Tuesday, February 02, 2021

Dry Time

Much like the toilet paper crisis of last spring, the ongoing ammo supply situation is not on the supply side (well, mostly not) but on the demand side. Basically, the vast majority of people who own firearms in America hardly ever take them to the range and rarely buy ammo. Anyone who's worked at a range or shop can tell you tales of customers who, presented with a box of 20 or 50 cartridges, asked if they had to buy the whole box.

When you add a huge influx of new gun owners to every existing owner...the kind who normally buy a box or five every year...running out and buying ammo by the case lot, even if the entire infrastructure is running flat out, the result is like trying to water the Kalahari with a garden hose. Eighteen wheelers full of ammo leave the loading dock and disappear into a black hole of endless demand.

As with all panics, people will eventually get bored with trying to get their hands on another case of 9mm or 5.56 and wander off to scratch other itches, and the supply lines will gradually refill. 

But this panic has been sufficiently intense and has stretched on long enough that it has had an effect that I haven't seen in previous ones.

Normally, oddball calibers like .38 S&W or .41 Magnum are usually pretty panic-proof. Demand for these is generally low enough that the typical two- or six-month run on .45 and 9x19mm has no real impact on them.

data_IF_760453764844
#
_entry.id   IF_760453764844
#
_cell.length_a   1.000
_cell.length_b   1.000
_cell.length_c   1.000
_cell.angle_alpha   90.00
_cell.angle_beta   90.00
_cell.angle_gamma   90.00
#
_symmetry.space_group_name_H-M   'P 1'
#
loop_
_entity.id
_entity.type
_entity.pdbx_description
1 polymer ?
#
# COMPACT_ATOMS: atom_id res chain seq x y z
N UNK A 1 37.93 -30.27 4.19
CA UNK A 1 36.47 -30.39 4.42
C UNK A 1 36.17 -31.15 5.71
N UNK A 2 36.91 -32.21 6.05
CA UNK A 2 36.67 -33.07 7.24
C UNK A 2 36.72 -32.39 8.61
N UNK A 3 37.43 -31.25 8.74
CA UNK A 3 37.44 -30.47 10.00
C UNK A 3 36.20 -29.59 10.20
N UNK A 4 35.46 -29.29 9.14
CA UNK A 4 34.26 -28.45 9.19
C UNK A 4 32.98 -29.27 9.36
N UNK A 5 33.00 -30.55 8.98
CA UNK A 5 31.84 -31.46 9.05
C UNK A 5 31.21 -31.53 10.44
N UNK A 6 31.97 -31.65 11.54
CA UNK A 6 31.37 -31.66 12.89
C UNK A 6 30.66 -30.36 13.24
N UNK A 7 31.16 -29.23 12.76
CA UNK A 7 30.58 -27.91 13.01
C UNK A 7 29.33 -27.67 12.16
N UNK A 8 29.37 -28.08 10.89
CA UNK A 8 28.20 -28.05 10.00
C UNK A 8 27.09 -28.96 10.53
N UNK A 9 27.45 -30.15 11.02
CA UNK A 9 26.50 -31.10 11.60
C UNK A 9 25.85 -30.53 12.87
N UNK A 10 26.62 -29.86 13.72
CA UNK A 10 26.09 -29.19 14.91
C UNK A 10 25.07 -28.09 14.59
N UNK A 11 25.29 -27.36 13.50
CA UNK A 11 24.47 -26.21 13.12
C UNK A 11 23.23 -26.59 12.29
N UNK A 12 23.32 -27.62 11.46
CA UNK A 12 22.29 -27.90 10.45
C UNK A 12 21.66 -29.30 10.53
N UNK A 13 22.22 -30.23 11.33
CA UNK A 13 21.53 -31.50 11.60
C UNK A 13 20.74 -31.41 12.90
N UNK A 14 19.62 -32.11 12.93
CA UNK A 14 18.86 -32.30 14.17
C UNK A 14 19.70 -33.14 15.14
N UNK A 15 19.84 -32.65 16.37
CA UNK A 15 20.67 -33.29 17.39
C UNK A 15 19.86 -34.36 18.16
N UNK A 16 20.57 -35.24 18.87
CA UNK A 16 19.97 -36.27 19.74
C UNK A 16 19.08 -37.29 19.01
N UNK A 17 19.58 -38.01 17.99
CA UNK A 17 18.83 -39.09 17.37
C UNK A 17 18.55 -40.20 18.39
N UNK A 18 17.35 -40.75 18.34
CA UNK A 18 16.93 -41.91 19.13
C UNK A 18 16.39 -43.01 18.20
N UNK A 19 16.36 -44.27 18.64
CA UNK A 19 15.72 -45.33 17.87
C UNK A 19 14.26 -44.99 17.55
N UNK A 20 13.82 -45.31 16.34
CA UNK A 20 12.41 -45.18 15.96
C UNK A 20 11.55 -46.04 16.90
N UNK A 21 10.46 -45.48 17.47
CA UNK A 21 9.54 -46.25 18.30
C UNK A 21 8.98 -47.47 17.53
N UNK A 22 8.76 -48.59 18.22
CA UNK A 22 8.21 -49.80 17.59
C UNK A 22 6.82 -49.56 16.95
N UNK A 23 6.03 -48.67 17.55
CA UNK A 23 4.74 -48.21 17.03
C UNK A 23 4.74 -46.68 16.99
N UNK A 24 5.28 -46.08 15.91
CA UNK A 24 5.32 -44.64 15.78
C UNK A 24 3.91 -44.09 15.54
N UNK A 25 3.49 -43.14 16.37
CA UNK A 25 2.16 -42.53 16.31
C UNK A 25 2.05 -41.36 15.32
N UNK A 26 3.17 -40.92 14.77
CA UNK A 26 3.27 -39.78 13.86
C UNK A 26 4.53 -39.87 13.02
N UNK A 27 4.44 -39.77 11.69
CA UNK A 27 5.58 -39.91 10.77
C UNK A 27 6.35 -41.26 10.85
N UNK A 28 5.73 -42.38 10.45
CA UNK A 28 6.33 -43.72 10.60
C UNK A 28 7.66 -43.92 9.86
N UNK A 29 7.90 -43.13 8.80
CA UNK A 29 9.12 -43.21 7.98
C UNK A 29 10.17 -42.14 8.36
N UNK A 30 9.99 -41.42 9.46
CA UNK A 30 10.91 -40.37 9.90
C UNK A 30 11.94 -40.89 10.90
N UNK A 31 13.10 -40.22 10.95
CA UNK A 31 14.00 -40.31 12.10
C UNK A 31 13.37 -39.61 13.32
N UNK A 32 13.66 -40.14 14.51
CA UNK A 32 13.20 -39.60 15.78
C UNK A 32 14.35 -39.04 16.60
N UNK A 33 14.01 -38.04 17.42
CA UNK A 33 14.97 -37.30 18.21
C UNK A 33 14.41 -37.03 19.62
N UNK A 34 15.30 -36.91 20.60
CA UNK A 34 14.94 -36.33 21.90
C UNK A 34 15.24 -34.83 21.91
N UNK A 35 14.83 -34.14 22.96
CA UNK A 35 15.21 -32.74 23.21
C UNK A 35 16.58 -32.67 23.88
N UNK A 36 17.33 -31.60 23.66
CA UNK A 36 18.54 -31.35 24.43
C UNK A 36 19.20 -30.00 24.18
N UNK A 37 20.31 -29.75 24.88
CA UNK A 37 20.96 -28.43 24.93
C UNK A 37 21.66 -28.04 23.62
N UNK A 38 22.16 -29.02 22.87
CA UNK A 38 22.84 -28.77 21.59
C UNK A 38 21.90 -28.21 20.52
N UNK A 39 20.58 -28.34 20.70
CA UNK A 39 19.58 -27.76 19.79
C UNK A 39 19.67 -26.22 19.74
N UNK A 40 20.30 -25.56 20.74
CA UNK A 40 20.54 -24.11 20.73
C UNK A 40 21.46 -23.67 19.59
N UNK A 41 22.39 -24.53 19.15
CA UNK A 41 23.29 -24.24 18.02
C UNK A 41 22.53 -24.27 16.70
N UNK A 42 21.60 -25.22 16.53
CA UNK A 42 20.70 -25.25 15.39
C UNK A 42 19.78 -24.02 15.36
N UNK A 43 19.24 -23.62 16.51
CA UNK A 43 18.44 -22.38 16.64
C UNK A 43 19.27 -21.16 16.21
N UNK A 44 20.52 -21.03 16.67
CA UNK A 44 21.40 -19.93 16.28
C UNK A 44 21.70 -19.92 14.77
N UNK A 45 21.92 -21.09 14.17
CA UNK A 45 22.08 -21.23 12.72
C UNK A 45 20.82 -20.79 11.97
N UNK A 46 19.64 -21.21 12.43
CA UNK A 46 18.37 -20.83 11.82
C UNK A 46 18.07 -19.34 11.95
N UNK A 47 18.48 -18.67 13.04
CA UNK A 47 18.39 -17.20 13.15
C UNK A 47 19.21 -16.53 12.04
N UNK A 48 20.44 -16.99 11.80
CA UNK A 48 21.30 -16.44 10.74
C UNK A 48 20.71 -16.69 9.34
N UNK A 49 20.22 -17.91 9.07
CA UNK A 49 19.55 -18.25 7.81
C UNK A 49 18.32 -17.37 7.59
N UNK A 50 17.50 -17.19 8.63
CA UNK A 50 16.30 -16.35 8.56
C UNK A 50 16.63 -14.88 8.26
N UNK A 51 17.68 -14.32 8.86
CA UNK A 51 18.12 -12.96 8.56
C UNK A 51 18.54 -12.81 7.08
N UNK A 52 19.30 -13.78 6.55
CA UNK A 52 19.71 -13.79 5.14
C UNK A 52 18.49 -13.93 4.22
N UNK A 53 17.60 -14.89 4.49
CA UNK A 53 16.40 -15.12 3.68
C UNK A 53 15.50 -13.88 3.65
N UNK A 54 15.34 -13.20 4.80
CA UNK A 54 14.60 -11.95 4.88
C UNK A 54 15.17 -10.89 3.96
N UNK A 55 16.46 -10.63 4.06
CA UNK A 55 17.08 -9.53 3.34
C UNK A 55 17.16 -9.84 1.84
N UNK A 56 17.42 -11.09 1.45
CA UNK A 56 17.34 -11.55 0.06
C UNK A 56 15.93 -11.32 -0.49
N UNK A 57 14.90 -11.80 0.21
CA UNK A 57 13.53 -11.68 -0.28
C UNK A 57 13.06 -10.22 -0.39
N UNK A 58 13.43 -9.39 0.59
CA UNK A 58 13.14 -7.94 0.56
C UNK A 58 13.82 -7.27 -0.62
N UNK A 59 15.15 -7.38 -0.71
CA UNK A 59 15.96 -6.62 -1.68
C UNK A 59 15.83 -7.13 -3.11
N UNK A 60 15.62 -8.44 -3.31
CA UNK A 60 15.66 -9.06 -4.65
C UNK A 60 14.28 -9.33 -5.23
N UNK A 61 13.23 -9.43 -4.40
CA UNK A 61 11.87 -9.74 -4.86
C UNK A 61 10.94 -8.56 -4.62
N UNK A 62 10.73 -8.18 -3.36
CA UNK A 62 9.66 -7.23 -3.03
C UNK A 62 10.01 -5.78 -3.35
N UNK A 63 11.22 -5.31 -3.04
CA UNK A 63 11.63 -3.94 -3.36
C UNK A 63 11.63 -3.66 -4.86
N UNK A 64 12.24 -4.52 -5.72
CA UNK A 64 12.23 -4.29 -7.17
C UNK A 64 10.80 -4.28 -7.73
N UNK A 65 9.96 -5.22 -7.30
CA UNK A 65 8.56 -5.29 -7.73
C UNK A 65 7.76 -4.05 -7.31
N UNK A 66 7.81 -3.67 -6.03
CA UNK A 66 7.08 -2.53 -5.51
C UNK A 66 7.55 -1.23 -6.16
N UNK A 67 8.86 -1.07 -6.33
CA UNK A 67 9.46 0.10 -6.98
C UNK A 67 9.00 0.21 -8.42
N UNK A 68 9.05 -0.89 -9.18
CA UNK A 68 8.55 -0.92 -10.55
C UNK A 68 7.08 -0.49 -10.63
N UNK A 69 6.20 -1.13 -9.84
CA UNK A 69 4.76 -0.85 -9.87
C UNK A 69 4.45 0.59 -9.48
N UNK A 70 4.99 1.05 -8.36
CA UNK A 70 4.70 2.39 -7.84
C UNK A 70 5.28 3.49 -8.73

This panic has gone on longer than most, and that, plus the unusually apocalyptic mentality everyone's running around with, has lead to folks even deep-stocking their oddball calibers. Checking the Ammoseek online search engine, there's no .32 H&R Mag to be found. No .41 Magnum. Nor any .38 S&W.

Now, due to manufacturing realities, the big makers like Federal and Winchester don't keep lines running for these things all the time. They'll take a press and set it up to do a sprint run of one of these chamberings and that's enough to cover, say, a projected year's worth of .32 S&W Long sales with a bit of a cushion. They're not going to be allocating any "die time" to, say, .41 Magnum until they've got the .45ACP pipeline filled back up again. 

Remington's ammo production hiccups during 2020 sure haven't helped, either.

It might be a while before we see any of these on the shelves, at least from the big domestic makers, even after overall supplies start getting back to normal.